Abundance and Bioactivity of Cultured Sponge-Associated Bacteria from the Mediterranean Sea
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- Muscholl-Silberhorn, A., Thiel, V. & Imhoff, J.F. Microb Ecol (2008) 55: 94. doi:10.1007/s00248-007-9255-9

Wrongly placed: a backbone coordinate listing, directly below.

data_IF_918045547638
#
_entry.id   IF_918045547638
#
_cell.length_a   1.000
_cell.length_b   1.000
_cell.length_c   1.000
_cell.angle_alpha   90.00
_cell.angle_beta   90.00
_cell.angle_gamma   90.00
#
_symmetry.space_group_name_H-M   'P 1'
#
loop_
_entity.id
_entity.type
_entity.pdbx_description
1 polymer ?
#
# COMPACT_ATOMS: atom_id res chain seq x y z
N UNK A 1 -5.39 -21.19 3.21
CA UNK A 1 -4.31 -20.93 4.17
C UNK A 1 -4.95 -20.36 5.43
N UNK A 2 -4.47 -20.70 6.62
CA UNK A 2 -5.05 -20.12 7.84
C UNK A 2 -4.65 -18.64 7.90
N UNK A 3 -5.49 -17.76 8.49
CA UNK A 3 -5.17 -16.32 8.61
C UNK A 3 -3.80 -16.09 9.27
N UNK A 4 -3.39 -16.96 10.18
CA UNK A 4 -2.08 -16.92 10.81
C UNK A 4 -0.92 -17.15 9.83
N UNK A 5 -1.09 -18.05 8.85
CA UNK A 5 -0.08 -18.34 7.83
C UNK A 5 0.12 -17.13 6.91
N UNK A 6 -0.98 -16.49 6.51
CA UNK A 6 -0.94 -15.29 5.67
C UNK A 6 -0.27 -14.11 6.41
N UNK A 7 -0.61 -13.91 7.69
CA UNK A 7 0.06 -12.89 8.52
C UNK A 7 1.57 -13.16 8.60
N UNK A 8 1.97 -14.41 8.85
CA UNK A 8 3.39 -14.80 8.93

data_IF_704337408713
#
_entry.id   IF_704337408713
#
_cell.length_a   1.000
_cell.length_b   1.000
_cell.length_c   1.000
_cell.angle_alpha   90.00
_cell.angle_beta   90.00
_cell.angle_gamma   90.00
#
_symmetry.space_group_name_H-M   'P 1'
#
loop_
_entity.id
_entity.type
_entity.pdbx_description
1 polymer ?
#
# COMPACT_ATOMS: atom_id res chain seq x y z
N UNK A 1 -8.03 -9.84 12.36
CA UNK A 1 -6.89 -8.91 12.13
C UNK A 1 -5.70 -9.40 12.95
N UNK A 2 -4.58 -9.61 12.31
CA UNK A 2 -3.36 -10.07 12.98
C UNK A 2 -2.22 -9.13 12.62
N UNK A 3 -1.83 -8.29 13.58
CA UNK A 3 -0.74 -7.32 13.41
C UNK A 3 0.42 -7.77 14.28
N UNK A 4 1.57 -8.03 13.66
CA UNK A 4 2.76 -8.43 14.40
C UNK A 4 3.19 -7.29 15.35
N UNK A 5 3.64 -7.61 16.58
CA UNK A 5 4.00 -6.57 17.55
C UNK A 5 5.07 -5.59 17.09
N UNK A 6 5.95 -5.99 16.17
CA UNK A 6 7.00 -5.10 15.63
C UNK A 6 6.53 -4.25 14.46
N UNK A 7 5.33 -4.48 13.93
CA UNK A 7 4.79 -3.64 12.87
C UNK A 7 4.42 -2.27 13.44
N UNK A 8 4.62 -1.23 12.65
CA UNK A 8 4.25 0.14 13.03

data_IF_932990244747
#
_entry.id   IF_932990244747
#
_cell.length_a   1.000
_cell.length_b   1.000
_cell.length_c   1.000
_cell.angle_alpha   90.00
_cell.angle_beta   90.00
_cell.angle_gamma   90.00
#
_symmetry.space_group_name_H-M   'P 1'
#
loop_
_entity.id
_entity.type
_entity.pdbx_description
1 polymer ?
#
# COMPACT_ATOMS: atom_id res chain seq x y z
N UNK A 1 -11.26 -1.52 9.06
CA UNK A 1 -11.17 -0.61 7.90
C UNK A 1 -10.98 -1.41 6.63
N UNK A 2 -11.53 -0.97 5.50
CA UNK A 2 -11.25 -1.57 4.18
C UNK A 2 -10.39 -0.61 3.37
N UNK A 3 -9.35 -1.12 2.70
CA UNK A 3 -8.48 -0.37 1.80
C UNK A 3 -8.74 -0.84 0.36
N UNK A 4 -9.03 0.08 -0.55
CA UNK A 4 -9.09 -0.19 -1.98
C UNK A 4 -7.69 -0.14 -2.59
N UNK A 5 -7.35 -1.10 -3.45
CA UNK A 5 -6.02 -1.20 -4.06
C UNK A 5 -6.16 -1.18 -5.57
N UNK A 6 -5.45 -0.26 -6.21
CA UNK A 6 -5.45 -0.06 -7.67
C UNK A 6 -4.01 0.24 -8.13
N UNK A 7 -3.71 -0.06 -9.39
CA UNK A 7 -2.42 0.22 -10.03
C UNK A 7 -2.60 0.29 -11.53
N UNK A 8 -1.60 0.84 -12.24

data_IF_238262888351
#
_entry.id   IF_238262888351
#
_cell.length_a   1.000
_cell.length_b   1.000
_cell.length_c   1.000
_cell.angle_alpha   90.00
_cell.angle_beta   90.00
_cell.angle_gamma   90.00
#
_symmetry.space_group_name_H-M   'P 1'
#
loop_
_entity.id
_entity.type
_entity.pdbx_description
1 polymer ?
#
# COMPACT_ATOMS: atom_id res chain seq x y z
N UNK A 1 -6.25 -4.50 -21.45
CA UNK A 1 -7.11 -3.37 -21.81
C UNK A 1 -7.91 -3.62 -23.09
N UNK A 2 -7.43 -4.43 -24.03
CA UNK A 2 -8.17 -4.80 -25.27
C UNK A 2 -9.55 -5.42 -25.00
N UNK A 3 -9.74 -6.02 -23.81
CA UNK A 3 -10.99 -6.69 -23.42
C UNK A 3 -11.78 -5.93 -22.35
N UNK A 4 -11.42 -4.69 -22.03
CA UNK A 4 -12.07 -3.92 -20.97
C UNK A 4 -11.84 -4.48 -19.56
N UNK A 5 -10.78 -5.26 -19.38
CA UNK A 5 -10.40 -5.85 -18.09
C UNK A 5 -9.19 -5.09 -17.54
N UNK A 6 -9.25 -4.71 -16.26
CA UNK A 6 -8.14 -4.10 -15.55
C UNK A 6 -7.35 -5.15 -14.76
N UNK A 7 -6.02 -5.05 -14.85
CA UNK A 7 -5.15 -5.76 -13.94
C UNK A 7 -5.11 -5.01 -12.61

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In this study, the search for new antibiotics was combined with quantitative ecological studies. The cultured fraction of the associated bacterial communities from ten different Mediterranean sponge species was investigated. To obtain quantitative and qualitative data of sponge-associated bacterial communities and to expand the cultured diversity, different media were used. The largest morphological diversity and highest yield of isolates was obtained by using oligotrophic media, which consisted of natural habitat seawater amended with (1% additional carbon sources. The dominant bacterial morphotypes were determined and bacterial isolates were tested for antimicrobial activity and identified using 16S rDNA sequencing. The sponge-associated most abundant morphotypes were all affiliated to the Alphaproteobacteria and showed antimicrobial activity against at least one of the tested strains. In contrast, the ambient seawater was dominated by Gammaproteobacteria. One single alphaproteobacterium, which was related to Pseudovibrio denitrificans, was shown to dominate the cultured community of at least six of the sponges. This designated MBIC3368-like alphaproteobacterium has been isolated from sponges before and seems to be restricted to associations with members of the phylum Porifera. It displays a weak and unstable antimicrobial activity, which gets easily lost during cultivation. However, this bioactive bacterium was present in the sponges by up to 106 cells per gram wet-weight sponge tissue and dominated the cultured fraction with up to 74%. The association of this alphaproteobacterium with sponges is probably evolutionary young and facultative and possibly involves biologically active secondary metabolites. Besides a demonstrated vertical transfer, additional horizontal transfer between the sponges is assumed. Members of the genus Bacillus displaying antimicrobial activity were found regularly, too. However, actinomycetes, which are known for their production of bioactive substances, were present in very low abundance.